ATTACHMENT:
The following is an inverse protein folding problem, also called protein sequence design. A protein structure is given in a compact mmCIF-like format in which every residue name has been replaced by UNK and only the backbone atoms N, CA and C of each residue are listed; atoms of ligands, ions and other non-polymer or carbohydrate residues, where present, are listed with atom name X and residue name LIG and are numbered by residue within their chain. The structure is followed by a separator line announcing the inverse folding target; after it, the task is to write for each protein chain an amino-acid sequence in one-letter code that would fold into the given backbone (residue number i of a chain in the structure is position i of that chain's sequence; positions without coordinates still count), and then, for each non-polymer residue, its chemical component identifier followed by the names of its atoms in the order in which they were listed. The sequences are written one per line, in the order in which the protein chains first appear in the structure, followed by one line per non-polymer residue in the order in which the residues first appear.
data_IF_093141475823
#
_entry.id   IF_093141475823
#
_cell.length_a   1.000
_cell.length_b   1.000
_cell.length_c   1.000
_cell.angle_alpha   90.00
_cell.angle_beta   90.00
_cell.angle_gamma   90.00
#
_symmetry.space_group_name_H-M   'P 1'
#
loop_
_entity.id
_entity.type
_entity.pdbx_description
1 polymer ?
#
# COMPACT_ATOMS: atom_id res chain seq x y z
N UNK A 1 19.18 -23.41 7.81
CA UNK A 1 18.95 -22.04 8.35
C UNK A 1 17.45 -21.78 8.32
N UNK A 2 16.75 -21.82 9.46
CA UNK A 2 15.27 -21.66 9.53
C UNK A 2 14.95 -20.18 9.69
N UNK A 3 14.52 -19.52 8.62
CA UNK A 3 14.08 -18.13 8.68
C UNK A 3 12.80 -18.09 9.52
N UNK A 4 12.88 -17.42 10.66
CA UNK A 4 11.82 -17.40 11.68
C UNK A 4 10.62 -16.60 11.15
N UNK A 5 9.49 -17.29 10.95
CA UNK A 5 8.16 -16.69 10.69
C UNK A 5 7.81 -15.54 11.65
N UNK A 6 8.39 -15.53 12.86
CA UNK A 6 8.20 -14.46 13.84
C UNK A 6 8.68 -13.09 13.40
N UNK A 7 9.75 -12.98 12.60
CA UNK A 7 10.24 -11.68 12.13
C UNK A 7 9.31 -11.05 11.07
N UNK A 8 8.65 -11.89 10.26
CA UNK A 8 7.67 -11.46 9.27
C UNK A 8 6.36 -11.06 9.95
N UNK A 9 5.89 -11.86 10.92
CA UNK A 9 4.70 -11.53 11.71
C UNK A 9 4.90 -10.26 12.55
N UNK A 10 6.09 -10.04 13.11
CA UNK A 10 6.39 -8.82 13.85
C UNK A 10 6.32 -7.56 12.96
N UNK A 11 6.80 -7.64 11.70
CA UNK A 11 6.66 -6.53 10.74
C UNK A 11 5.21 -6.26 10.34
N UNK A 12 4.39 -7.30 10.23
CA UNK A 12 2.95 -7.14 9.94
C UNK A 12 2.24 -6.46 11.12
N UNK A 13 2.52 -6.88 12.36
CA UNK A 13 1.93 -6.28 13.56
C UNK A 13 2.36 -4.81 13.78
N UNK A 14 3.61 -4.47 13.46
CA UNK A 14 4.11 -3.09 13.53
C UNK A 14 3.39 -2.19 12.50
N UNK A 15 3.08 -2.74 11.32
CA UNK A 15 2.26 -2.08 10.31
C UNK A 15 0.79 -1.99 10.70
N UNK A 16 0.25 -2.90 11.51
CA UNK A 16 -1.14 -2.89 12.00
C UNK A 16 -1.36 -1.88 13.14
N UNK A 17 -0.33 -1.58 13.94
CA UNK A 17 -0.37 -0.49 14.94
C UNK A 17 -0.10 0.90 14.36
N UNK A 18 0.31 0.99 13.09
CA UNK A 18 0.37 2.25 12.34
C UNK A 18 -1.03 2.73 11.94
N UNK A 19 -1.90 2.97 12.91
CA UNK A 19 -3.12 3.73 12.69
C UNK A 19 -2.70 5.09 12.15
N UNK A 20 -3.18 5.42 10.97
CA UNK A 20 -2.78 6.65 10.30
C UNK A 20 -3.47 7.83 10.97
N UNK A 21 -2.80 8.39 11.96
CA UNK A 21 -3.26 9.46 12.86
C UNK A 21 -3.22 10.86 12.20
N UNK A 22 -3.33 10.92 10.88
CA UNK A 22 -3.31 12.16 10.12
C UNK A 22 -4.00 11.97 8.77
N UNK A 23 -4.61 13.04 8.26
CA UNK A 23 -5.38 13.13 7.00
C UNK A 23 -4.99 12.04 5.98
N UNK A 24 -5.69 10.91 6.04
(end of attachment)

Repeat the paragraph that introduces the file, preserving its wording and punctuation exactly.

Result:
The following is an inverse protein folding problem, also called protein sequence design. A protein structure is given in a compact mmCIF-like format in which every residue name has been replaced by UNK and only the backbone atoms N, CA and C of each residue are listed; atoms of ligands, ions and other non-polymer or carbohydrate residues, where present, are listed with atom name X and residue name LIG and are numbered by residue within their chain. The structure is followed by a separator line announcing the inverse folding target; after it, the task is to write for each protein chain an amino-acid sequence in one-letter code that would fold into the given backbone (residue number i of a chain in the structure is position i of that chain's sequence; positions without coordinates still count), and then, for each non-polymer residue, its chemical component identifier followed by the names of its atoms in the order in which they were listed. The sequences are written one per line, in the order in which the protein chains first appear in the structure, followed by one line per non-polymer residue in the order in which the residues first appear.